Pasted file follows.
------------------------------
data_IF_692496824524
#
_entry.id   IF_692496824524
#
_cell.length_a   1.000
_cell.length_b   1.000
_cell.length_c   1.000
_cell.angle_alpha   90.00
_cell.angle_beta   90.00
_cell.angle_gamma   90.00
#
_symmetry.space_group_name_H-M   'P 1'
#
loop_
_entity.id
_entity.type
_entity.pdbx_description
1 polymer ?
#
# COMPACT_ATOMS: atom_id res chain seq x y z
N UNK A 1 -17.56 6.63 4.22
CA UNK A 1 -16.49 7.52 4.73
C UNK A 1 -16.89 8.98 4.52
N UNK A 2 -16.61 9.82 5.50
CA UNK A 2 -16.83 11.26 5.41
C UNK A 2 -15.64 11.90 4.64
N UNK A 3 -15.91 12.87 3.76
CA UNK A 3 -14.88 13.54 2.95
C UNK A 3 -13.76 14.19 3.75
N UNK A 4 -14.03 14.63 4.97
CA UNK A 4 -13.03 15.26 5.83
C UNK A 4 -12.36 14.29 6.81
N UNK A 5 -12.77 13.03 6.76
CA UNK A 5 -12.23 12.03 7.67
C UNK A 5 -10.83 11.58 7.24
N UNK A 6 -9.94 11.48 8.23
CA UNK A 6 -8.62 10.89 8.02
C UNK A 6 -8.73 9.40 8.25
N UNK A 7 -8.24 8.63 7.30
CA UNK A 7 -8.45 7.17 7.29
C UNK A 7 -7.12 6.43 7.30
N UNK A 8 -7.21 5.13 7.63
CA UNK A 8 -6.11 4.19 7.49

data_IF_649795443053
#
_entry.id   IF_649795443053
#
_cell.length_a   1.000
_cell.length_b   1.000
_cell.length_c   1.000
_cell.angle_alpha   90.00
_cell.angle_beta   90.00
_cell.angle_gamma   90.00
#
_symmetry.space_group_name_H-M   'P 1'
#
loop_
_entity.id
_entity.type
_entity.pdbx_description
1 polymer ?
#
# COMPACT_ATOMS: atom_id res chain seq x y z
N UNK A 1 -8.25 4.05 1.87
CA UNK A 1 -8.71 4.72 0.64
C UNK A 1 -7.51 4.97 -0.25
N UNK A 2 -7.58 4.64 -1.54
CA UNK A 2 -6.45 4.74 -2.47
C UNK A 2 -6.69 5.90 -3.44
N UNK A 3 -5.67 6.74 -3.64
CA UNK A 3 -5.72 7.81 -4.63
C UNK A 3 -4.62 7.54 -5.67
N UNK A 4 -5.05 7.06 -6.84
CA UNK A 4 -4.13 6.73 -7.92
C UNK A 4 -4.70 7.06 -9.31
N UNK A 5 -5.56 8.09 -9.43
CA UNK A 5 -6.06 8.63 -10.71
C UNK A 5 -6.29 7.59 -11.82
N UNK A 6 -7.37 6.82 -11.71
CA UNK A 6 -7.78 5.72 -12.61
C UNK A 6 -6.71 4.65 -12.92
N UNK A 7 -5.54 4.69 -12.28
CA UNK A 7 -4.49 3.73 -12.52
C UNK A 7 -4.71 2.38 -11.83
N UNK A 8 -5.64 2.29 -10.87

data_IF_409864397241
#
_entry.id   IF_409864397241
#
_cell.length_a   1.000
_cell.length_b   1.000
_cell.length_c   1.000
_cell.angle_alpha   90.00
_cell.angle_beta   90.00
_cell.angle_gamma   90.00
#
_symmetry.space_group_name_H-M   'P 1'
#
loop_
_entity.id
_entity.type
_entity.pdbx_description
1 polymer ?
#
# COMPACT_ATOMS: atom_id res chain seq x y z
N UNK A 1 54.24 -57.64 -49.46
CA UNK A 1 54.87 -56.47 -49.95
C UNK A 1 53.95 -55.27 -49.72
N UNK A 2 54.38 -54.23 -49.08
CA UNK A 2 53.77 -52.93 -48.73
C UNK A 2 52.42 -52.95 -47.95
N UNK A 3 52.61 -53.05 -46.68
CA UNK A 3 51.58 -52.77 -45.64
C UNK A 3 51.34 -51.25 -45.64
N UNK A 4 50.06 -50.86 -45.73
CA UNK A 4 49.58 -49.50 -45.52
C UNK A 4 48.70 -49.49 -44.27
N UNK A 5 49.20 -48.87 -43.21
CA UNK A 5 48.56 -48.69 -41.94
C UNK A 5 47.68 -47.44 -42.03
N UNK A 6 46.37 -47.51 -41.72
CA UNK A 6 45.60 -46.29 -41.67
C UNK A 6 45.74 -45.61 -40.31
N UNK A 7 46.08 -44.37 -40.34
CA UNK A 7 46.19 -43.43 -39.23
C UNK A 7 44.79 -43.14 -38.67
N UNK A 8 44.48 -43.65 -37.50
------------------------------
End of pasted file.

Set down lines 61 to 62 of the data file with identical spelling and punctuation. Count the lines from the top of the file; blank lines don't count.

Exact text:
1 polymer ?
#